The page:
The Pokémon TCG: Sun & Moon expansion is here, and it brings a lot of new and exciting things into the mix. Some of the most intriguing cards are the new Pokémon-GX, many of which boast massive HP, hard-hitting attacks, and game-changing GX attacks. Two of these are the awesome Legendary Pokémon of the Alola region, Solgaleo-GX and Lunala-GX. Let’s look at a strong deck that uses both of these big Pokémon-GX, as well as many other great cards from the new Sun & Moon expansion.
These monstrous 250-HP Pokémon-GX use different Energy types to attack, and at first glance it’s not too easy to see how they could work together. But with the right approach, you can use the unique attributes of Solgaleo-GX and Lunala-GX to create a strong strategy.
One thing that makes them a successful duo is that they both come from the same Evolution chain. Cosmog and Cosmoem aren’t very strong, but they can evolve into either of the incredibly powerful Pokémon-GX.
You can only use one GX attack per game, so you’ll want to use the right one at just the right time to maximize its impact. For this deck, you probably want to use Solgaleo-GX’s Sol Burst-GX attack to quickly attach five Energy cards—which can include Special Energy cards, such as Rainbow Energy—from your deck to your Pokémon in any way you like. Just like that, you can charge up your Pokémon and have them ready to dish out some big attacks. By using a Rare Candy, it’s possible to evolve Cosmog straight to Solgaleo-GX and fire off Sol Burst-GX on your second turn, potentially giving you a tremendous early advantage.
After using the Sol Burst-GX attack, you’ll have a bunch of Energy in play. In our sample deck, it’s mostly Rainbow Energy and Psychic Energy. That’s where Lunala-GX comes in. Its Psychic Transfer Ability allows it to move your Psychic Energy (including Rainbow Energy) freely among your Pokémon during your turn, so you can power up the attacker that’s best for the situation. Then Solgaleo-GX’s Ultra Road Ability allows you to switch between your Pokémon when necessary, giving you the flexibility to use whichever Pokémon you want.
Lunala-GX’s Moongeist Beam attack isn’t especially powerful for its Energy cost, but it does enough damage to take down most Pokémon in a couple of attacks, and it prevents the Defending Pokémon from being healed on the opponent’s next turn. And with 250 HP, Lunala-GX can probably withstand an attack or two before going down. Plus, after it takes some damage, it can use the Psychic Transfer Ability to move its Energy to a different Pokémon, and then you can play Max Potion to completely heal it without discarding any Energy. Players might remember this classic strategy from previous formats with Pokémon such as Aromatisse or Klinklang—the concept remains as powerful as ever.
Solgaleo-GX’s Sunsteel Strike attack does a whopping 230 damage, which is enough to take down almost any Pokémon in one attack. With the help of Professor Kukui, it can even do enough damage to take down an opposing Pokémon with 250 HP. Unfortunately, the attack comes with a major drawback: Solgaleo-GX has to discard all of its Energy every time it uses Sunsteel Strike. And with the three-Energy cost to power up the attack, it just isn’t sustainable to attack solely with Solgaleo-GX the entire game. It’s best to use Sunsteel Strike only against your opponent’s big Pokémon-GX or Pokémon-EX that give up two Prize cards. Otherwise you’re likely to burn out before you take all six of your Prize cards.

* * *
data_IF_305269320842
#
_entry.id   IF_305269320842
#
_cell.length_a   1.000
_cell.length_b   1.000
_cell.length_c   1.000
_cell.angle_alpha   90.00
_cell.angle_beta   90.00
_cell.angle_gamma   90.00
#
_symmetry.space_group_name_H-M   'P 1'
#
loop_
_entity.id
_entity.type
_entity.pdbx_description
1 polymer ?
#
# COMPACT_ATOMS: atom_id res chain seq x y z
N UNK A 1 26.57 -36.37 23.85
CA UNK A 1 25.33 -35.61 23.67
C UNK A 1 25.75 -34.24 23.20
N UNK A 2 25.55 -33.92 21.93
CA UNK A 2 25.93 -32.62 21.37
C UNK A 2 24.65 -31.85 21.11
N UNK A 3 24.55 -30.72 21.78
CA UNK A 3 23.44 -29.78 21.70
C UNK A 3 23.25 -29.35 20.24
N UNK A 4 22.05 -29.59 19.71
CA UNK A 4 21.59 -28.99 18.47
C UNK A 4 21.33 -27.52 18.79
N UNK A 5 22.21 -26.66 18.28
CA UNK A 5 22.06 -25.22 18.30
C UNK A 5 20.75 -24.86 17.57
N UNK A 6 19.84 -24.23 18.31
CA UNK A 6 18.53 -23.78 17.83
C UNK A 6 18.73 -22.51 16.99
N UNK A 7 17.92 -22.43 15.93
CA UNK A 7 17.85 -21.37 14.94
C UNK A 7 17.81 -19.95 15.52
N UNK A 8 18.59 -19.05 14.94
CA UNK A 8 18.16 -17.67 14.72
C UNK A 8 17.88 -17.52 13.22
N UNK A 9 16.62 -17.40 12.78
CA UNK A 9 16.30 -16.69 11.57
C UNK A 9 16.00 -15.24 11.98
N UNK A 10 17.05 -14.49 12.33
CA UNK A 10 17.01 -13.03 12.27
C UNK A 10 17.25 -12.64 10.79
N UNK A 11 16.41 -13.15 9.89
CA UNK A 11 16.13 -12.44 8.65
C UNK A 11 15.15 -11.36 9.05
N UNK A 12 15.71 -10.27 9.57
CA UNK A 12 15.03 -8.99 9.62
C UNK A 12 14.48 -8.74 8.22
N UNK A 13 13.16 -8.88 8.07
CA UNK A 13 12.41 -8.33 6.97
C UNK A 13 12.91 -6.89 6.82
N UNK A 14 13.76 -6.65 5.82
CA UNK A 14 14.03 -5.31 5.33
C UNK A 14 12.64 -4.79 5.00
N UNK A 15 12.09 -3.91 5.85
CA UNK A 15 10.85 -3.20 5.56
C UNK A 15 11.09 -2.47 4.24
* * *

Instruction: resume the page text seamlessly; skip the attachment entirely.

Every strategy has its flaws, and this deck has a few glaring ones. Garbodor’s Garbotoxin Ability shuts down Lunala-GX’s Psychic Transfer and Solgaleo-GX’s Ultra Road Abilities, both of which are crucial to this deck’s success. Since the Standard format currently has no Trainer cards that can remove Pokémon Tool cards, there isn’t an easy solution. This deck attempts to solve the problem by using Mewtwo-EX’s Shatter Shot attack. After using Lysandre to pull Garbodor into the Active spot, all it takes is two Psychic Energy to Knock Out the Trash Heap Pokémon thanks to its Weakness to Psychic. Sadly, this method isn’t always reliable enough to overcome Garbotoxin, so it might not be a good idea to use this deck if Garbodor is popular in your local metagame.
Weakness is a big part of the Pokémon TCG, and both Solgaleo-GX and Lunala-GX have a Weakness to some popular Pokémon. Solgaleo-GX has a Weakness to Fire, meaning it won’t fare very well against cards such as Volcanion-EX. Lunala-GX has an even more devastating Weakness to Darkness, making it vulnerable to the super-popular Yveltal-EX and Darkrai-EX. This deck tries to combat these deficiencies by including the Pokémon Tool card Weakness Policy, which removes the Weakness of the Pokémon it’s attached to. In a strategy that relies on withstanding attacks and healing damage, taking Weakness out of the equation to avoid one-hit Knock Outs can be crucial.
Switching Things Up
With the combination of Lunala-GX’s Psychic Transfer Ability and Rainbow Energy, you can attack with practically any Pokémon. For example, Jolteon-EX can be added to help against Basic Pokémon, Glaceon-EX can help against Evolution Pokémon, and Regice can help against Pokémon-EX. If decks that focus on Mega Evolution Pokémon or Special Energy are a problem, Giratina-EX can be included for its Renegade Pulse Ability and Chaos Wheel attack. Depending on the metagame, it’s easy to make adjustments and add in a Pokémon that’s right for the situation.
Solgaleo-GX and Lunala-GX provide the backbone of just one potent deck featuring cards from the new Sun & Moon expansion, but there are a lot of new cards and strategies to try out. Pokémon-GX, Alolan Pokémon, and more await you in the Alola region, and only time will tell how powerful these new cards can be. Be sure to follow all of the latest Pokémon TCG news and updates at Pokemon/Strategy. Good luck, Trainers!
Source: Official Pokémon website